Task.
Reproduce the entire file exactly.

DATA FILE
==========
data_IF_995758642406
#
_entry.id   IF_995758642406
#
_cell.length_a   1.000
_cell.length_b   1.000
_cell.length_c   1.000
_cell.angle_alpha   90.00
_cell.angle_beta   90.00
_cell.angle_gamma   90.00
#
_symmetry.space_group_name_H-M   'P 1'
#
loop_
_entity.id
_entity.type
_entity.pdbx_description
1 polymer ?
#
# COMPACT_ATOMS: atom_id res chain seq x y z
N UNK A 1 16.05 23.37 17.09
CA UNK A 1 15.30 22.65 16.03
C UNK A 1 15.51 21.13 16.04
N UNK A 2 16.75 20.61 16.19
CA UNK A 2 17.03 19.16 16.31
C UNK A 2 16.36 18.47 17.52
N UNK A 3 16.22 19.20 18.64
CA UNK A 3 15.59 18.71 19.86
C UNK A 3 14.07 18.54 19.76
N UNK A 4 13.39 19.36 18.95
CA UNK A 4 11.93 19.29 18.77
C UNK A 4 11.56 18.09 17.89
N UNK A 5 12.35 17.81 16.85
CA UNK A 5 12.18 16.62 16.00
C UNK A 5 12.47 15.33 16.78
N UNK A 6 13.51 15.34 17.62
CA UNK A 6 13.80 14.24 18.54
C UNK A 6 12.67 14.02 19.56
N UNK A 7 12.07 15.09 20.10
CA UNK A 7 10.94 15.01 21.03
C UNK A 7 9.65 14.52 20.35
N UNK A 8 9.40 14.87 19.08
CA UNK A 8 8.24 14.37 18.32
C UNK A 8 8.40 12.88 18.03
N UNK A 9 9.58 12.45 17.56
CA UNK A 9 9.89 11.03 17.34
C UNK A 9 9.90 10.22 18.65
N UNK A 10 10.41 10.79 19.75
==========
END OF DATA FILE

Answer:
data_IF_995758642406
#
_entry.id   IF_995758642406
#
_cell.length_a   1.000
_cell.length_b   1.000
_cell.length_c   1.000
_cell.angle_alpha   90.00
_cell.angle_beta   90.00
_cell.angle_gamma   90.00
#
_symmetry.space_group_name_H-M   'P 1'
#
loop_
_entity.id
_entity.type
_entity.pdbx_description
1 polymer ?
#
# COMPACT_ATOMS: atom_id res chain seq x y z
N UNK A 1 16.05 23.37 17.09
CA UNK A 1 15.30 22.65 16.03
C UNK A 1 15.51 21.13 16.04
N UNK A 2 16.75 20.61 16.19
CA UNK A 2 17.03 19.16 16.31
C UNK A 2 16.36 18.47 17.52
N UNK A 3 16.22 19.20 18.64
CA UNK A 3 15.59 18.71 19.86
C UNK A 3 14.07 18.54 19.76
N UNK A 4 13.39 19.36 18.95
CA UNK A 4 11.93 19.29 18.77
C UNK A 4 11.56 18.09 17.89
N UNK A 5 12.35 17.81 16.85
CA UNK A 5 12.18 16.62 16.00
C UNK A 5 12.47 15.33 16.78
N UNK A 6 13.51 15.34 17.62
CA UNK A 6 13.80 14.24 18.54
C UNK A 6 12.67 14.02 19.56
N UNK A 7 12.07 15.09 20.10
CA UNK A 7 10.94 15.01 21.03
C UNK A 7 9.65 14.52 20.35
N UNK A 8 9.40 14.87 19.08
CA UNK A 8 8.24 14.37 18.32
C UNK A 8 8.40 12.88 18.03
N UNK A 9 9.58 12.45 17.56
CA UNK A 9 9.89 11.03 17.34
C UNK A 9 9.90 10.22 18.65
N UNK A 10 10.41 10.79 19.75